The Center for Energy Efficient Telecommunications at the University of Melbourne “The Power of Wireless Cloud”, 2013
- This study found that wireless networking infrastructure worldwide accounts for significantly more power consumption than data centers.
Shehabi et al., “United States Data Center Energy Usage Report” Berkeley Laboratory, 2016
- Based on current trend estimates, U.S. data centers are projected to consume approximately 73 billion kWh in 2020.
LETTERS TO GRETA BY KATIE SINGER
“I write this letter to you—and to everyone committed to reducing climate change and ecological harms. Without the Internet, I doubt that it would reach you.”Please find all these letters online at https://www.DearGreta.com.letters#1 Dreaming of a Visible Internet Footprint #2 Test Your Internet Footprint IQ #3 Behind Our Screens: An invitation to learn a smartphone’s true costs #4 A geek researches 5G and discovers how he contributes to climate change #5 Proposing Cradle-to-Grave Evaluations for All Vehicles #6 Defining “carbon neutrality” before enacting new policies #7 Green 5G or red alert? #8 A brief history of electricity and telecommunications #9 How to revise our consuming love affair with electronics
The Shift Project, “LEAN ICT: TOWARDS DIGITAL SOBRIETY”: OUR NEW REPORT ON THE ENVIRONMENTAL IMPACT OF ICT” ( 2019) PDF Summary
Anders S. G. Andrae Tomas Edler On Global Electricity Usage of Communication Technology: Trends to 2030 Challenges (2015)
Energy Consumption in Wired and Wireless Access Networksby Jayant Baliga, University of Melbourne and National ICT Australia
“Digitalisation, energy and data demand: The impact of Internet traffic on overall and peak electricity consumption” Energy Research and Social Science,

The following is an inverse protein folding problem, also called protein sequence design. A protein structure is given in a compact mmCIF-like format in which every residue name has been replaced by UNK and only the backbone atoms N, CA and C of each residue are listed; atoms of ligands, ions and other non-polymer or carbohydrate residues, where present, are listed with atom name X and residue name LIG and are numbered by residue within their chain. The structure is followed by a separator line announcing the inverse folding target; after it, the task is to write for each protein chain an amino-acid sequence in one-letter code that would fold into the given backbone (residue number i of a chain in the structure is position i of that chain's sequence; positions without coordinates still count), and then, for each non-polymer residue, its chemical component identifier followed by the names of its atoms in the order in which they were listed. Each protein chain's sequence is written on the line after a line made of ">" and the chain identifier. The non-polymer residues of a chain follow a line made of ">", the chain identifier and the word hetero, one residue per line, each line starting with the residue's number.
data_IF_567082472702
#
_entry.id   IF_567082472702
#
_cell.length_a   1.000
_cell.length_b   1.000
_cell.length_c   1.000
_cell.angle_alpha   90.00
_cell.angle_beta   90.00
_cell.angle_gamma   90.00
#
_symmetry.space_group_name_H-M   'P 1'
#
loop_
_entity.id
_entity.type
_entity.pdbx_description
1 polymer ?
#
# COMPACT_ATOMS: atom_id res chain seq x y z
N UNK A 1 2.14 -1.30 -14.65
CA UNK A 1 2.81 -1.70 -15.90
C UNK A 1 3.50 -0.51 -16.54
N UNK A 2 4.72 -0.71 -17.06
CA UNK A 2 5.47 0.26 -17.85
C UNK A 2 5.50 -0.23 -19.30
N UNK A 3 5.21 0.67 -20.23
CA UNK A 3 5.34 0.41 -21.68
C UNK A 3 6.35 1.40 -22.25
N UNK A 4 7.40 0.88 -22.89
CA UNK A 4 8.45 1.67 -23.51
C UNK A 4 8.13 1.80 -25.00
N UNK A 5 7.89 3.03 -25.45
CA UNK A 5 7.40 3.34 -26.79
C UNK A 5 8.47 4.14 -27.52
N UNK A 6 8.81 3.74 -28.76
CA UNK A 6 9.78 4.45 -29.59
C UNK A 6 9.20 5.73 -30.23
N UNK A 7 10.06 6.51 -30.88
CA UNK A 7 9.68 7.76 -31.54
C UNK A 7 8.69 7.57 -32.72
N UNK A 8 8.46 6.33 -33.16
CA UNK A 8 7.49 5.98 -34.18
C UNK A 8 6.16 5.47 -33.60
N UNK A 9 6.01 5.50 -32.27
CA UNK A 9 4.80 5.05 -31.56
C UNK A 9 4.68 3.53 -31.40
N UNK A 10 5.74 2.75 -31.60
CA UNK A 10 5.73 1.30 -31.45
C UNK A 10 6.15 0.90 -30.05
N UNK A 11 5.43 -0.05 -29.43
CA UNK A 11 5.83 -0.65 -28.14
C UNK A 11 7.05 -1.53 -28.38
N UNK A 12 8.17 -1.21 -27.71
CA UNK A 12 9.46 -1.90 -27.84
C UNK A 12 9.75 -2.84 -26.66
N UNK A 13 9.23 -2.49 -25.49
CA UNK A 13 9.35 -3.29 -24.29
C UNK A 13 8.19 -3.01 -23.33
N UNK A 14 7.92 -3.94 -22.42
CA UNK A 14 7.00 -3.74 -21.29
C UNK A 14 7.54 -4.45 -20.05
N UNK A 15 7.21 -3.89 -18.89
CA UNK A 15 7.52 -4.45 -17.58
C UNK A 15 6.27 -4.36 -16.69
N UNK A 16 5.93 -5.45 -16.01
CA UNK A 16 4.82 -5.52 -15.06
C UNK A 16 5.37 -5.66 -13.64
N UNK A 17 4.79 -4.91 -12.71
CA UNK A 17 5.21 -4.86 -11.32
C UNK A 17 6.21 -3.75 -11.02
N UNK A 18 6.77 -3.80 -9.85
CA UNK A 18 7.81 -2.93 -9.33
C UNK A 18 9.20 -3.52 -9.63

Emerging Trends in Electricity Consumption for Consumer ICT, by Peter Corcoran and Anders Andrae of Huawei.
“The Cloud Begins with Coal – Big Data, Big Networks, Big Infrastructure, and Big Power. An overview of the electricity used by the global digital ecosystem.”Mark P. Mills, National Mining Association / American Coalition for Clean Coal Electricity, 2013
Lotfi Belkhir, Ahmed Elmeligi, Assessing ICT global emissions footprint: Trends to 2040 & recommendations
“The Power of Wireless Cloud”, The Center for Energy Efficient Telecommunications, 2013
“United States Data Center Energy Usage Report” Berkeley Laboratory, 2016
“Data Center Efficiency Assessment” National Resources Defense Council, 2014
“The energy and greenhouse-gas implications of internet video streaming in the United States” Arman Shehabi, Ben Walker, and Eric Masanet, Environmental Research Letters 2014
Energy Efficiency Challenges of 5G Small Cell Networks. byGe, Xiaohu & Yang, Jing & Gharavi, Hamid & Sun, Yang. (2017) in IEEE Communications
Energy Efficiency Analysis of Small Cell Networksby Chang Li, Jun Zhang, and K. B. Letaief, Fellow, IEEE Dept. of ECE, The Hong Kong University of Science and Technology
IEEE, The 5G Dilemma: More Base Stations, More Antennas—Less Energy?, October 3 2018